Father Thiers relates that, in his time, the Benedictines of Germany and France pretended to possess medals which protected them and their cattle from accidents, sorcery, and witchcraft. According to his version, about the year 1647, there was a vigorous crusade against sorcery, and many magicians were executed. At Straubing, several declared, when legally examined, that their maledictions were of no effect upon either the cattle or inhabitants of the Castle of Nattemberg, in which were deposited certain medals of St. Benedict, of which they gave the precise description. A certain number of initials were inscribed upon them, which being filled up with Latin words, signified “Divine cross, guide my steps, banish Satan, cease to tempt me, I know thy poisons, and will eschew them.” No sooner did the monks hear of this discovery than they began casting medals of a peculiar kind, which soon abounded in Germany.

The French Benedictines became equally zealous; and having struck a similar medal, published that it contained a charm against witchcraft and disease, and was a guarantee against all ailings of man or beast; the former requiring only to carry them in their pockets, the latter suspended bell-fashion from their necks.

Father Thiers so far from accrediting the efficacy of these medals, declares that the French Benedictines ought to be too enlightened to encourage such absurdities. But whether in good or bad faith, certain it is that they made a speculation of trading with the medals. Thiers also treats as impostors the curers of burns, and preventers of fire, who pretend to disregard the danger of fire arms. According to a popular tradition, a burn was cured by saying: “Fire lose thy heat, as Judas did his colour when he betrayed the Lord.” A chimney on fire was extinguished by making three crosses upon the chimney-piece. Any fire was quickly subdued by throwing an egg into the flames, which had been laid on the Thursday, or Friday of Holy Week, during the celebration of divine service. No fire arms availed against a person repeating thrice, “Malatus dives fulgiter regissa,” or wearing a band with a mystical inscription, every letter being separated by a cross. The learned father declares such practices to be absurd, and relates the following anecdote.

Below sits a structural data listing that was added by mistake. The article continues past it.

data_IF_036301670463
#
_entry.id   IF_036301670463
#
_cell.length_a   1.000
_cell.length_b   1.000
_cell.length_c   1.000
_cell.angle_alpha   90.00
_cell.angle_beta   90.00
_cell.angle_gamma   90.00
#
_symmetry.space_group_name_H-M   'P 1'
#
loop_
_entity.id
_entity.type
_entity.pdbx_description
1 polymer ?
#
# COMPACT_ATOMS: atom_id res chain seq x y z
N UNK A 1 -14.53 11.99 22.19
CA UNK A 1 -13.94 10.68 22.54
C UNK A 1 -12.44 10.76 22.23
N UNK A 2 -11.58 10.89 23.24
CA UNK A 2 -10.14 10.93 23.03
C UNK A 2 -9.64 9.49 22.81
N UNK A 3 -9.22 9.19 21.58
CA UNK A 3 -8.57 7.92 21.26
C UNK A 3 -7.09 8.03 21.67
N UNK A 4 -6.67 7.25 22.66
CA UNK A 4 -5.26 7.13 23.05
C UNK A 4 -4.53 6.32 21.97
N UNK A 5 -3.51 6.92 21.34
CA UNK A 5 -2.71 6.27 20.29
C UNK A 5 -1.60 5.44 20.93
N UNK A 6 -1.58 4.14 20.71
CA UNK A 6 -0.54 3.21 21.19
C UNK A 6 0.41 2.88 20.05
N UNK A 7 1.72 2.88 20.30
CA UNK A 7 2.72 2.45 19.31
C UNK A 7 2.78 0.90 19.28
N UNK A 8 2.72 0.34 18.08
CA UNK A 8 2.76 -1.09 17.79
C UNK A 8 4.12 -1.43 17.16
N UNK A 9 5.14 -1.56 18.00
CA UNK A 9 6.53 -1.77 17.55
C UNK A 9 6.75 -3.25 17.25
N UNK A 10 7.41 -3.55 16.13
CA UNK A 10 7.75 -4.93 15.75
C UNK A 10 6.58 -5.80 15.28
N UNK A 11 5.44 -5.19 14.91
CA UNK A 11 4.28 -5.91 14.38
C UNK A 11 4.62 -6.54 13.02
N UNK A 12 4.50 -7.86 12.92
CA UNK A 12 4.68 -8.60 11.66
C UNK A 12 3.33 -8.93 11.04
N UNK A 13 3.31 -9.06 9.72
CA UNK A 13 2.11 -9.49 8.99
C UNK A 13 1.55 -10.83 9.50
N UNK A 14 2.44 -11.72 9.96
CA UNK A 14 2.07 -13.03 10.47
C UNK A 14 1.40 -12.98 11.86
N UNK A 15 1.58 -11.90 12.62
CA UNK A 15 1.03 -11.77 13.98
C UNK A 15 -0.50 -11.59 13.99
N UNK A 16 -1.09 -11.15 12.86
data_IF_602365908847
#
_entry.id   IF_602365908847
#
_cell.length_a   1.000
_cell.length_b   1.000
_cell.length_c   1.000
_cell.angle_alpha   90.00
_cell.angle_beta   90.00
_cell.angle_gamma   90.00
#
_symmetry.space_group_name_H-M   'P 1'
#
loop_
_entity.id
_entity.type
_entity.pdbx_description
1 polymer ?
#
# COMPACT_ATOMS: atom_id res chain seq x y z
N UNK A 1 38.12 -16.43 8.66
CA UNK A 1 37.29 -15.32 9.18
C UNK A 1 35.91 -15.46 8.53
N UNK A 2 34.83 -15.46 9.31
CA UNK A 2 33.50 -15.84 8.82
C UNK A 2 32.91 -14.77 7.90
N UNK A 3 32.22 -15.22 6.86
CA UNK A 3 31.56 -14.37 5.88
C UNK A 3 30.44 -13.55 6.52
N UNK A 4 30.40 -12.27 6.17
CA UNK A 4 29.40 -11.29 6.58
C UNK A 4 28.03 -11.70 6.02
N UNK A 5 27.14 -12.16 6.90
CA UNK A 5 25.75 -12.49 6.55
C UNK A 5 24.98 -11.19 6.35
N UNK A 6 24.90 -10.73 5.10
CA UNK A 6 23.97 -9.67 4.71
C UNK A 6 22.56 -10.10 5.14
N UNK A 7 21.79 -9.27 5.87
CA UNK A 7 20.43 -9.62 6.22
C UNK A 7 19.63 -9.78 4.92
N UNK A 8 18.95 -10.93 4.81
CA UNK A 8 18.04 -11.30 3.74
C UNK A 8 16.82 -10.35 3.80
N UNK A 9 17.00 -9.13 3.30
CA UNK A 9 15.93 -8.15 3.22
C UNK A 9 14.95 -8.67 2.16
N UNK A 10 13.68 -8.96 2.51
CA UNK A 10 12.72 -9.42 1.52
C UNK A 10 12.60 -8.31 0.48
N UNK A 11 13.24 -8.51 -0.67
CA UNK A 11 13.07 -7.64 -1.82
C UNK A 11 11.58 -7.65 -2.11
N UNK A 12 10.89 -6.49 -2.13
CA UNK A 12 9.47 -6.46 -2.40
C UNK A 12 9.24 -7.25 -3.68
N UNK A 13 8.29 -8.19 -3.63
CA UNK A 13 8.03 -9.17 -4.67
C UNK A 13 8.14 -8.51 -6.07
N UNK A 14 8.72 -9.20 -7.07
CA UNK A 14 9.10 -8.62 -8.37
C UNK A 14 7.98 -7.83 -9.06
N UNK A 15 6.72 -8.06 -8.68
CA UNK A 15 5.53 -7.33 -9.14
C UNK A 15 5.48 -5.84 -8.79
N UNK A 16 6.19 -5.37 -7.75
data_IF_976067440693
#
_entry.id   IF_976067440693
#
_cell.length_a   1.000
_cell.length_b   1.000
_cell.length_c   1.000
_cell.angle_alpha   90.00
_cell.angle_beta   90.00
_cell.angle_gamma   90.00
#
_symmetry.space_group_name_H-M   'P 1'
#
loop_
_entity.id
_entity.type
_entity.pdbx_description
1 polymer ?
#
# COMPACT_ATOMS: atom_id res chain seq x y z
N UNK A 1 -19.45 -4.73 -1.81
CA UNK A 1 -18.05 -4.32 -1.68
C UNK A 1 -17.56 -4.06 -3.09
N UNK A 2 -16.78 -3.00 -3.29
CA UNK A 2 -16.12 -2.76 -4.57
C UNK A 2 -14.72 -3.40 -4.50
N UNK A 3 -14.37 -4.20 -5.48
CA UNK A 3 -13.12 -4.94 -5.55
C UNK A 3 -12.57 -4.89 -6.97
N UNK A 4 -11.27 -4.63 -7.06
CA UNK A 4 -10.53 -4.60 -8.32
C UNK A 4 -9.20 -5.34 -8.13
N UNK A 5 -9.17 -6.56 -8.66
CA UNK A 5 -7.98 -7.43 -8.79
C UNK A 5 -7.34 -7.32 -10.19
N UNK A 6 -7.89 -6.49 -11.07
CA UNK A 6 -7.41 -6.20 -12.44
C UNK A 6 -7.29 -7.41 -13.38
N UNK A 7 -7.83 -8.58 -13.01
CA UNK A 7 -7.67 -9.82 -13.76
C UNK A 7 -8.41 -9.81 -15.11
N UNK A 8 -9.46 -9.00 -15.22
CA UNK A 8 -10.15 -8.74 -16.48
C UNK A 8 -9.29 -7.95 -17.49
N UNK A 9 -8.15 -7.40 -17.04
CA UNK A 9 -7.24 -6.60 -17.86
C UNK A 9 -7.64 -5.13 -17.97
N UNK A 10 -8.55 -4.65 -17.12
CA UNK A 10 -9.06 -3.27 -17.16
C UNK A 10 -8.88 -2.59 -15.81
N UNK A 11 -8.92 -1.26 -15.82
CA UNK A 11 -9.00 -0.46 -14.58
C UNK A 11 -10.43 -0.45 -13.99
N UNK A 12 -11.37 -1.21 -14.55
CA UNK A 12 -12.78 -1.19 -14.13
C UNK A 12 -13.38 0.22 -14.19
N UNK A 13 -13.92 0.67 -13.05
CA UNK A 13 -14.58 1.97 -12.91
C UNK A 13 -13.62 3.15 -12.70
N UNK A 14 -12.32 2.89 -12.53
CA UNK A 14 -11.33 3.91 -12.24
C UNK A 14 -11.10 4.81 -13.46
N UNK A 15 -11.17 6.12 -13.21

“An old woman of Louvain, who had an affection of the eyes was assured she had only to pronounce a few mysterious words to be cured. She instantly addressed a young scholar of the University, offering to present him with a new coat if he would write the words she dictated to him. The youth consented, and seemed to write as she dictated. But on delivering to her the sealed document, he enjoined her not to open it till she was cured, on which she presented him the new coat and withdrew. Shortly afterwards, her eyes being recovered, she confided her secret to a neighbour suffering from the same affliction; who taking the mysterious paper into her care, received the same benefit. Enchanted by their good fortune, they determined to know the secret, and broke the seal of the document; which was found to contain the following phrase, which the youth had maliciously inserted. ‘May the devil tear out thine eyes, old witch, and fill up the sockets with burning embers.’”

In the beginning of the last century, there were individuals who professed to have a powder which extinguished fire. This was contained in a barrel, and thrown into the flames. The barrel was in fact double, the external one being full of water, the internal charged with gunpowder sufficient to cause an explosion; and the water so dispersed, of course, extinguished the fire, if inconsiderable. Had the authors of this invention not kept it secret, we might have respected them; for though it produced no great result, an idea though only half conceived may be the forerunner of more important discoveries. Attempts have been made of late years to guarantee thatched roofs against fire, by impregnating them with a preparation of which we know not the composition. The success, though not complete, should not be discouraged; for repeated experiments may be finally successful. Flowers of sulphur are often employed for the extinction of fires in chimnies, possessing properties which render the action of fire less intense.

However absurd the miraculous virtues attributed to talismans and amulets, in some cases, the security they inspire may be of use to those who have faith in their power. Imagination counts for something in the moral organisation of man; and through the constant action and reaction of the one on the other, the body may be at times advantageously soothed by the serenity conferred on the mind through the influence of the fancy.